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by Mela Hartwig
Translated from the German by Kerri Pierce
Reviewed by Andy Barnes

Originally written in about 1930, Am I a Redundant Human Being? is a 'lost' novel; it was not published in German until 2001. Its author, Mela Hartwig, was a Jewish actress-turned-writer who left her native Austria in 1938 and joined the Bloomsbury set in London. She might have disappeared from literary history, were it not for this novel's German publication in 2001, followed by Kerri Pierce's English translation, which have given a new generation of readers access to this fascinating short work.

The book traces the innermost thoughts of Aloisia Schmidt. Aloisia thinks of herself as mediocre in almost every regard. She is neither pretty nor ugly, clever nor stupid, and is unremarkable in both life and love. She has ambition, but neither the talent nor the drive to fulfill it. Consequently she sees herself as a failure, as 'redundant' amongst humanity. Aloisia's life changes when she meets Elizabeth, an actress. She sees Elizabeth as being as mediocre as herself, but the actress has learned to add drama to her life, something Aloisia craves. Aloisia learns from Elizabeth that failing to embrace happiness is not nearly as satisfying as deliberately embracing unhappiness, which sets her on a potentially destructive course.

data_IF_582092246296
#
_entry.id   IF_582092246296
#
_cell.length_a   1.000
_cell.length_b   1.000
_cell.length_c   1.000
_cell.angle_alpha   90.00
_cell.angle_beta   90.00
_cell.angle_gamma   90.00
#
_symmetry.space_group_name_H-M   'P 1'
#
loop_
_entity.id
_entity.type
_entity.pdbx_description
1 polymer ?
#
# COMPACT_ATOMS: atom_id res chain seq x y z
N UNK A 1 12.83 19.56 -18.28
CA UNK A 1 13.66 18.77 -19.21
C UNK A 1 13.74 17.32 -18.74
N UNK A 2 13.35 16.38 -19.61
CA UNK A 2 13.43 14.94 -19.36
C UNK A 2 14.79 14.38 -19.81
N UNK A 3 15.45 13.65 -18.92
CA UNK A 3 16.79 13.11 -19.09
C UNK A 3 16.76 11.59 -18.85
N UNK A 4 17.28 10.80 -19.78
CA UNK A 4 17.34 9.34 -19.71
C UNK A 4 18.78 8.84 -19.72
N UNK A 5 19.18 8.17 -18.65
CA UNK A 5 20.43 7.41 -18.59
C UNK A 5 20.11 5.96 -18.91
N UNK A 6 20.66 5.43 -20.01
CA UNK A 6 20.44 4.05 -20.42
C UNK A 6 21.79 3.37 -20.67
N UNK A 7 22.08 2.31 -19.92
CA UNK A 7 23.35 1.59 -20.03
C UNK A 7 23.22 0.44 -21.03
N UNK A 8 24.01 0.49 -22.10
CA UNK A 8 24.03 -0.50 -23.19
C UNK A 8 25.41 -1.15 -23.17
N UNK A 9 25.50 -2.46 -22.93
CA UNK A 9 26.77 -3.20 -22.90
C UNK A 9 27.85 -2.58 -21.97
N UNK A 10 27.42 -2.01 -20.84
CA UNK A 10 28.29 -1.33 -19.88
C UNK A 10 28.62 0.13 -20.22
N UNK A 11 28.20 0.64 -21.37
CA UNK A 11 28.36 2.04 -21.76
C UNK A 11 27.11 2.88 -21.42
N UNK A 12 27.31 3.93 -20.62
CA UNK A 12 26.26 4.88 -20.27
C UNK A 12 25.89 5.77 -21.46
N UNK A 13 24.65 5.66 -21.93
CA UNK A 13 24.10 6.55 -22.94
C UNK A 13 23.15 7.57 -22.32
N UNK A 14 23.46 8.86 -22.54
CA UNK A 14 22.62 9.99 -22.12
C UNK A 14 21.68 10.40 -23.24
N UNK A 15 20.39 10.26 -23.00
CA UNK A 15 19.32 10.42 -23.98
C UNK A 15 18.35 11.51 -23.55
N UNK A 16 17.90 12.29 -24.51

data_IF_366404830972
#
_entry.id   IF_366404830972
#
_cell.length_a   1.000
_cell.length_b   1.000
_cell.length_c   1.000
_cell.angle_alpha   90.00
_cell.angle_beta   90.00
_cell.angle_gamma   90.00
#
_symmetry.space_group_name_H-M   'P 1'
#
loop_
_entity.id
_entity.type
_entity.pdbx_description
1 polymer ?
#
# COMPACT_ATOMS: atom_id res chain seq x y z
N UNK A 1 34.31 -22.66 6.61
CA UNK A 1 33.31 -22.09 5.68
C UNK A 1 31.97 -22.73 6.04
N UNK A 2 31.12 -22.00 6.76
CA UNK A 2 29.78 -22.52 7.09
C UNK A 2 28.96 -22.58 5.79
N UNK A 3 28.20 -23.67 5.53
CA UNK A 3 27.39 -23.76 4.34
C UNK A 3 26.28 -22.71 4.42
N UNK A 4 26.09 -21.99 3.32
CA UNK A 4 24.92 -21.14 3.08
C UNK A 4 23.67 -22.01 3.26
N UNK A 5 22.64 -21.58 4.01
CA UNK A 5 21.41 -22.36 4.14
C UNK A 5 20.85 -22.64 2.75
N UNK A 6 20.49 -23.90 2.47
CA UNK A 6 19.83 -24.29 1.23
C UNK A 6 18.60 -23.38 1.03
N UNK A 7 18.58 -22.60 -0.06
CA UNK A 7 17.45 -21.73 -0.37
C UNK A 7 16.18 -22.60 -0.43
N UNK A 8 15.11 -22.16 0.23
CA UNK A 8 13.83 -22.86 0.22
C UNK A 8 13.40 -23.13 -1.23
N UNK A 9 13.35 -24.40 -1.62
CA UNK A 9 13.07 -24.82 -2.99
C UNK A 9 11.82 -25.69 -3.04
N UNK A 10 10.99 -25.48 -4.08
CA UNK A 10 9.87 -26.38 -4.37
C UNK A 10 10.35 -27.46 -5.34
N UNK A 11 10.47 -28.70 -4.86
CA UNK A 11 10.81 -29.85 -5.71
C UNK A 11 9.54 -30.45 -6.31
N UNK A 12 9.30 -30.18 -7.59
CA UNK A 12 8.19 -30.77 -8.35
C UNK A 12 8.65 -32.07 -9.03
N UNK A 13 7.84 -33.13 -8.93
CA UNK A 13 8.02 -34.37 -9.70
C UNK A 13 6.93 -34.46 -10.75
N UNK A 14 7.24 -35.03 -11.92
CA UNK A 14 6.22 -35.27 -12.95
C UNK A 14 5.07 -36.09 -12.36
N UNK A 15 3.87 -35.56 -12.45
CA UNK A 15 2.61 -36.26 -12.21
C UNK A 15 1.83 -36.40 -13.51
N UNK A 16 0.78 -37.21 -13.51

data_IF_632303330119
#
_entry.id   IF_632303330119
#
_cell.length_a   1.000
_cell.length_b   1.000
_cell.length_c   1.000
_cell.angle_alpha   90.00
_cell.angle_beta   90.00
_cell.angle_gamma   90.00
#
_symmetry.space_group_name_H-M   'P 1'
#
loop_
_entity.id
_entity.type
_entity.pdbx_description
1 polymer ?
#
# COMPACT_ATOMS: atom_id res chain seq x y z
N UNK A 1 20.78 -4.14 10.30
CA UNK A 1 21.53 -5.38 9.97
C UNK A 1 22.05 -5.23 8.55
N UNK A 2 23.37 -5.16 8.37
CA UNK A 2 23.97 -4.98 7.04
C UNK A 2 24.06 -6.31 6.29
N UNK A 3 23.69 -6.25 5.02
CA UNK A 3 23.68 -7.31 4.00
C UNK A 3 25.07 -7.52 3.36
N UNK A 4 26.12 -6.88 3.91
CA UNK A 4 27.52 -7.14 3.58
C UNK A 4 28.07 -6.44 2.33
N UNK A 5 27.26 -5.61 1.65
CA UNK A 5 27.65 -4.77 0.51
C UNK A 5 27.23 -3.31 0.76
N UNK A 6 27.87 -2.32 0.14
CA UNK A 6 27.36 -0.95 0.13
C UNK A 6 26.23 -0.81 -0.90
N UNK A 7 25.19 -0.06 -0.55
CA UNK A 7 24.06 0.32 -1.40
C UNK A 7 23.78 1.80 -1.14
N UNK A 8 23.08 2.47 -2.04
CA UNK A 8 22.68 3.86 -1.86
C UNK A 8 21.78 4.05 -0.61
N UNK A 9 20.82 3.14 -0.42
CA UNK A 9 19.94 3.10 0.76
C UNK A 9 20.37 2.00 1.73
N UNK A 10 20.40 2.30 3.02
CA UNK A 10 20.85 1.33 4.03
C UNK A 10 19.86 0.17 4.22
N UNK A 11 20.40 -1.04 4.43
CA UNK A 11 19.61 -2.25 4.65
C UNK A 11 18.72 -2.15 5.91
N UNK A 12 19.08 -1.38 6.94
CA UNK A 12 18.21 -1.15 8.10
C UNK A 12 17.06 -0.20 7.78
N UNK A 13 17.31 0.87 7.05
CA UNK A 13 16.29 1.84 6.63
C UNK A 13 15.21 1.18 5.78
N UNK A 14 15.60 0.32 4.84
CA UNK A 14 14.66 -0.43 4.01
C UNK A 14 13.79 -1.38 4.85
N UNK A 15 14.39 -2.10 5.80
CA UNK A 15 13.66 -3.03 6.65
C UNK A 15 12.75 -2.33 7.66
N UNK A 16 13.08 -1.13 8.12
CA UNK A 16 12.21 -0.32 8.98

Am I a Redundant Human Being? is about an unremarkable life, and the narrative is suitably unremarkable. However, it is far from being an unremarkable book. Hartwig's minute dissection of Aloisia's self-obsession makes for compelling reading. It is a deeply introspective examination of the twentieth century malaise of needing to stand out from the crowd, a novel that echoes works like Herman Hesse's Steppenwolf (but stripped of Hesse's philosophical overtones). Am I a Redundant Human Being? is humanity at its most naked, and is a raw and revealing piece of writing. Aloisia is a perfect anti-heroine; irritating yet easily recognisable, making it a compelling piece of psychological fiction.

At a little over 150 pages, Hartwig's book is a quick read, but it engages with some weighty issues. It may be stretching a point to describe it as an 'instant classic', but Am I a Redundant Human Being? seems destined to enter the canon of great German literature from the 1930s. It is as relevant now as it was then, and English speakers shouldn't overlook their first opportunity to read this disturbing and thought-provoking novel.